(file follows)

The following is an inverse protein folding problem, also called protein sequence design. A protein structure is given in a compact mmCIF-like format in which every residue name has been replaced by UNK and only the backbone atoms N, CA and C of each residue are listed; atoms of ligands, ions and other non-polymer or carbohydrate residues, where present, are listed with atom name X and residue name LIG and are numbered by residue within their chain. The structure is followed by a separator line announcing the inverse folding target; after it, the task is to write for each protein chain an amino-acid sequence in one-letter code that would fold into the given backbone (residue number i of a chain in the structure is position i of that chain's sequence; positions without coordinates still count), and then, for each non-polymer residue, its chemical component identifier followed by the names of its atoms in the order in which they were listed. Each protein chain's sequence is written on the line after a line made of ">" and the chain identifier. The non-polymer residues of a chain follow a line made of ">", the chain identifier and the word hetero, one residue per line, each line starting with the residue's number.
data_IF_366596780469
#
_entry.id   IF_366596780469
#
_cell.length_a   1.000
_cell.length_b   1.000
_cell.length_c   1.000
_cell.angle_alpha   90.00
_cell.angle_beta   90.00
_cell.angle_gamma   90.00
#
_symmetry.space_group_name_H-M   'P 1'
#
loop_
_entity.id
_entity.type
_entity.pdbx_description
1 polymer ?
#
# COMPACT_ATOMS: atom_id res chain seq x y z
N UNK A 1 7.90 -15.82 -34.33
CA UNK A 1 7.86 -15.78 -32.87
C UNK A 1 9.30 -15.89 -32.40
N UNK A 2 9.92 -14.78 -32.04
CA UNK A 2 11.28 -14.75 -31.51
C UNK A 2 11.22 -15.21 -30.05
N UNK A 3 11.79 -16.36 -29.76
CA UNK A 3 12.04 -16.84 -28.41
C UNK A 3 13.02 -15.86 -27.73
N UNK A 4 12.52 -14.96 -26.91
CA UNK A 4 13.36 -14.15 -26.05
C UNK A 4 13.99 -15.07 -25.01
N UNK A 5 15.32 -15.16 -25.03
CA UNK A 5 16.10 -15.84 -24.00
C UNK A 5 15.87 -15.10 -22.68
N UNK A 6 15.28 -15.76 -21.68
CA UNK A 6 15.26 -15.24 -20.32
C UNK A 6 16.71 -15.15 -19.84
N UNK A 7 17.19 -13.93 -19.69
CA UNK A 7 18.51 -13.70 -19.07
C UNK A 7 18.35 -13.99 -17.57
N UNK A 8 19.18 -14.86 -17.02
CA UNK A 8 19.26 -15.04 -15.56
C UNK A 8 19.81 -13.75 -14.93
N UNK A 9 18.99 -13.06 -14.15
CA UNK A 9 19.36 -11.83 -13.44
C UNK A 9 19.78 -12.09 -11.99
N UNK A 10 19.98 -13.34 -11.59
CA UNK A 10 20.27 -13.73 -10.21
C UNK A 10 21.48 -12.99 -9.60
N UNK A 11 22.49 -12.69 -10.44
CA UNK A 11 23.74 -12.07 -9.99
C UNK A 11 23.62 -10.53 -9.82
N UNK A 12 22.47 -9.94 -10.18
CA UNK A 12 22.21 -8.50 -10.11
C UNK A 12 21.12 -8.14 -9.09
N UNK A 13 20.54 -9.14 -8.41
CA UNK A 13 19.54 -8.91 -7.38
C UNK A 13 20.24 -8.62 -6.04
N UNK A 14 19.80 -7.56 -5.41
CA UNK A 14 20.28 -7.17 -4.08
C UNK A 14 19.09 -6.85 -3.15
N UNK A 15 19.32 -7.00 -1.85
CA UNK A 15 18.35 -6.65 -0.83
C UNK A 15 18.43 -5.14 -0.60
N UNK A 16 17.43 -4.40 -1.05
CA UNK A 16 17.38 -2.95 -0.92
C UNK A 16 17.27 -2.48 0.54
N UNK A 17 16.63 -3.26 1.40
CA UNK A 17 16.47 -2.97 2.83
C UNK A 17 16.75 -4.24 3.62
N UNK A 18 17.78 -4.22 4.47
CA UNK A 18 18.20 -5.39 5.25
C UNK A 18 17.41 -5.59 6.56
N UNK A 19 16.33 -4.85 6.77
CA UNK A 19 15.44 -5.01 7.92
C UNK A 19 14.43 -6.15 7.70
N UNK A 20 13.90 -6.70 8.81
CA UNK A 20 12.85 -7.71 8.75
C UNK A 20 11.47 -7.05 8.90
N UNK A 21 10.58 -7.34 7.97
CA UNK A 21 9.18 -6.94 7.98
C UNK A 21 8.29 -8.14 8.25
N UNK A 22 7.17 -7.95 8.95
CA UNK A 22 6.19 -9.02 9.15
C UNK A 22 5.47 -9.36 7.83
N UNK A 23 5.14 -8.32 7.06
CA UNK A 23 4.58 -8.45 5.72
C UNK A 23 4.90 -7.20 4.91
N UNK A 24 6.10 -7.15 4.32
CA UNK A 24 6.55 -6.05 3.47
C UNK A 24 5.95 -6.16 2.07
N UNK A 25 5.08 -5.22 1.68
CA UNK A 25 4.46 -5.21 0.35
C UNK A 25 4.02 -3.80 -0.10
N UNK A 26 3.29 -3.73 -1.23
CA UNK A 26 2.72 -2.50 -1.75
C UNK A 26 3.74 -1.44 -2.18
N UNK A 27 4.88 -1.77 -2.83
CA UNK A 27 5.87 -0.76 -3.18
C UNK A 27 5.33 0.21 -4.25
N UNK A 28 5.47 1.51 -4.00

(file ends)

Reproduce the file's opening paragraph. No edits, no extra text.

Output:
The following is an inverse protein folding problem, also called protein sequence design. A protein structure is given in a compact mmCIF-like format in which every residue name has been replaced by UNK and only the backbone atoms N, CA and C of each residue are listed; atoms of ligands, ions and other non-polymer or carbohydrate residues, where present, are listed with atom name X and residue name LIG and are numbered by residue within their chain. The structure is followed by a separator line announcing the inverse folding target; after it, the task is to write for each protein chain an amino-acid sequence in one-letter code that would fold into the given backbone (residue number i of a chain in the structure is position i of that chain's sequence; positions without coordinates still count), and then, for each non-polymer residue, its chemical component identifier followed by the names of its atoms in the order in which they were listed. Each protein chain's sequence is written on the line after a line made of ">" and the chain identifier. The non-polymer residues of a chain follow a line made of ">", the chain identifier and the word hetero, one residue per line, each line starting with the residue's number.